Caffeinated News & Gossip. Your Daily Morning Fizz.

1. This rumor is a week or so old, but it hasn't gotten much play: Freshman Republican state Sen. Michael Baumgartner (R-6, Spokane) is thinking about setting up an exploratory committee for a run against US Sen. Maria Cantwell (D-WA).

Baumgartner established a reputation as a moderate Republican in his first session in Olympia with a few green votes (including a pro-pot vote) while sticking to his Republican principles.

And while the rap on him is all about his experience as an economic adviser in the Middle East and his Harvard credentials, the real problem for Democrats may be this: Dude is pretty.



2. The Northwest Asian Weekly filed an angry blog post on Friday criticizing Mayor Mike McGinn for leaving his own media roundtable with reporters from the minority press corps after just 20 minutes of a session that was slated to go two hours.
He walked slowly to the far side of the room to get an apple from a plate (supposedly prepared for the media), taking a bite on his way out.

Afterward, a journalist said, “He should be fired.”

3. In case you missed it over the Labor Day weekend, here's the text of Starbucks CEO Howard Schultz's open letter to the New York Times calling for a bipartisan boycott on campaign contributions until Congress cuts spending ... and increases spending.

We've bolded the crux of it.
Dear Fellow Concerned Americans:

I love our country. And I am a beneficiary of the promise of America. But today, I am very concerned that at times I do not recognize the America that I love.

Like so many of you, I am deeply disappointed by the pervasive failure of leadership in Washington. And also like you, I am frustrated by our political leaders’ steadfast refusal to recognize that, for every day they perpetuate partisan conflict and put ideology over country, America and Americans suffer from the combined effects of paralysis and uncertainty. Americans can’t find jobs. Small businesses can’t get credit. And the fracturing of consumer confidence continues.

We are better than this.

Three weeks ago, I asked fellow business leaders to join me in urging the President and the Congress to put an end to partisan gridlock and, in its place, to set in motion an upward spiral of confidence. More than 100 business leaders representing American companies – large and small – joined me in signing a two-part pledge:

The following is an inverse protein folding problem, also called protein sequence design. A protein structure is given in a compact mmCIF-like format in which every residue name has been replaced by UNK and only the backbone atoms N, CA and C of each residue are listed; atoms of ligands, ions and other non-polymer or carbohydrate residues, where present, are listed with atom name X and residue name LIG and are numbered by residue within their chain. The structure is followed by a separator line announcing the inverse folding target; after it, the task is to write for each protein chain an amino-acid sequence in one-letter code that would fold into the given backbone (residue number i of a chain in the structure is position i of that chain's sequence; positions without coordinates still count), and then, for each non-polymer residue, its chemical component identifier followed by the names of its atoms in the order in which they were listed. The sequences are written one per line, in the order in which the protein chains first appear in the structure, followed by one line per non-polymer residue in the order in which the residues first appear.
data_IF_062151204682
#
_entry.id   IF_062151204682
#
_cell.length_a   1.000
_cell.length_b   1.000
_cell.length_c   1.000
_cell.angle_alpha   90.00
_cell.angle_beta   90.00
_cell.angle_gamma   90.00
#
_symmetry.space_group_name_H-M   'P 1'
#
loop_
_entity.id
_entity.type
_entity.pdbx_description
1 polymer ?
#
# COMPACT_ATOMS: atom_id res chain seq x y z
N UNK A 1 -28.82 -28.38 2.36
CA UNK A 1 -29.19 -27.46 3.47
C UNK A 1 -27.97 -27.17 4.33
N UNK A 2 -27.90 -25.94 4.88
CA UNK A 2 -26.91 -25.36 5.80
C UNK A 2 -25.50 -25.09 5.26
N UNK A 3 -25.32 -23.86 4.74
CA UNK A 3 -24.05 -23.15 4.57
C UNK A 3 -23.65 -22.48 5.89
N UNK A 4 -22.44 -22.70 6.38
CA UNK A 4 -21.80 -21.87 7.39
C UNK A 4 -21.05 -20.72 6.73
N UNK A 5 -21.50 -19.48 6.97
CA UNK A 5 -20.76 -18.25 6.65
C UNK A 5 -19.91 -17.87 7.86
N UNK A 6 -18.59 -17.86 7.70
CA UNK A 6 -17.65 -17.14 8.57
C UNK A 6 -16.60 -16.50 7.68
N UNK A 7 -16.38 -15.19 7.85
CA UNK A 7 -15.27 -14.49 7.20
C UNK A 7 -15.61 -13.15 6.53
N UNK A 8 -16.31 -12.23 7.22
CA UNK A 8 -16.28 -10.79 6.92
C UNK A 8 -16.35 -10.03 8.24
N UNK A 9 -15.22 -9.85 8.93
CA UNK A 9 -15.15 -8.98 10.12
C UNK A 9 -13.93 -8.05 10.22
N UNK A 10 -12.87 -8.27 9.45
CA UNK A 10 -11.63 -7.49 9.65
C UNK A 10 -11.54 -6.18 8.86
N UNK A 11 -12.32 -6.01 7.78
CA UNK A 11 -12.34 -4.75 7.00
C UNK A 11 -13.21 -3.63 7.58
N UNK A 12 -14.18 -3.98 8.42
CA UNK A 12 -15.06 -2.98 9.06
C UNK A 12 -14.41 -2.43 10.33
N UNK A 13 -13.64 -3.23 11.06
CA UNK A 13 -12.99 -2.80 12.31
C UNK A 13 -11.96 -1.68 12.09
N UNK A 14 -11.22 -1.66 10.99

First, to withhold political campaign contributions until a transparent, comprehensive, bipartisan debt-and-deficit package is reached that honestly, and fairly, sets America on a path to long-term financial health and security. Second, to do all we can to break the cycle of economic uncertainty that grips our country by committing to accelerate investment in jobs and hiring.

In the weeks since then, I have been overwhelmed by the heartfelt stories of Americans from across the country, sharing their anguish over losing hope in the strongest and most galvanizing force of all – the American Dream. Some feel they have no voice. Others feel they no longer matter. And many feel they have been left behind.

We cannot let this stand.

Please join other concerned Americans and me on a national call-in conversation on Tuesday September 6th hosted by “No Labels,” a nonpartisan organization dedicated to fostering cooperative and more effective government. To learn more about the forum and the pledges, visit www.upwardspiral2011.org

America is at a fragile and critical moment in its history. We must restore hope in the American Dream. We must celebrate all that America stands for around the world. And while our Founding Fathers recognized the constructive value of political debate, we must send the message to today’s elected officials in a civil, respectful voice they hear and understand, that the time to put citizenship ahead of partisanship is now.

Yours is the voice that can help ignite the contagious upward spiral of confidence that our country desperately needs.

With great respect,

Howard Schultz
Chief Executive Officer, Starbucks Coffee Company

There will be a live video stream tonight of Schultz' "Conversation with America."


4. It's not surprising that gubernatorial candidate US Rep. Jay Inslee (D-WA, 1), who's made a big deal out of fighting corporate consolidation in the digital age—fighting for net neutrality and indie internet radio—came out for the DOJ's suit against the AT&T/T-Mobile merger last week.

But Inslee's position could dull his support from a traditional Democratic ally, labor. The Washington State Labor Council is all for the merger. How come? AT&T, which would acquire T-Mobile in the deal, is unionized and T-Mobile is not.

Here's what WSLC president Jeff Johnson had to say about the the proposed acquisition when it was announced in March.
The acquisition of T- Mobile USA by AT&T is a great opportunity to bring the potential of a true voice at work to tens of thousands of T-Mobile USA workers. At a time when the middle class is under attack in the US, this merger brings the hope of greater job security and benefits for these hard working employees.

AT&T is one of the only telecom workforces in the U.S. that is unionized at this time. Currently, there are approximately 42,000 AT&T mobility employees are represented by the Communications Workers of America (CWA). The union ensures that all workers have a voice on the job, good living standards, and training and development opportunities to help the company succeed.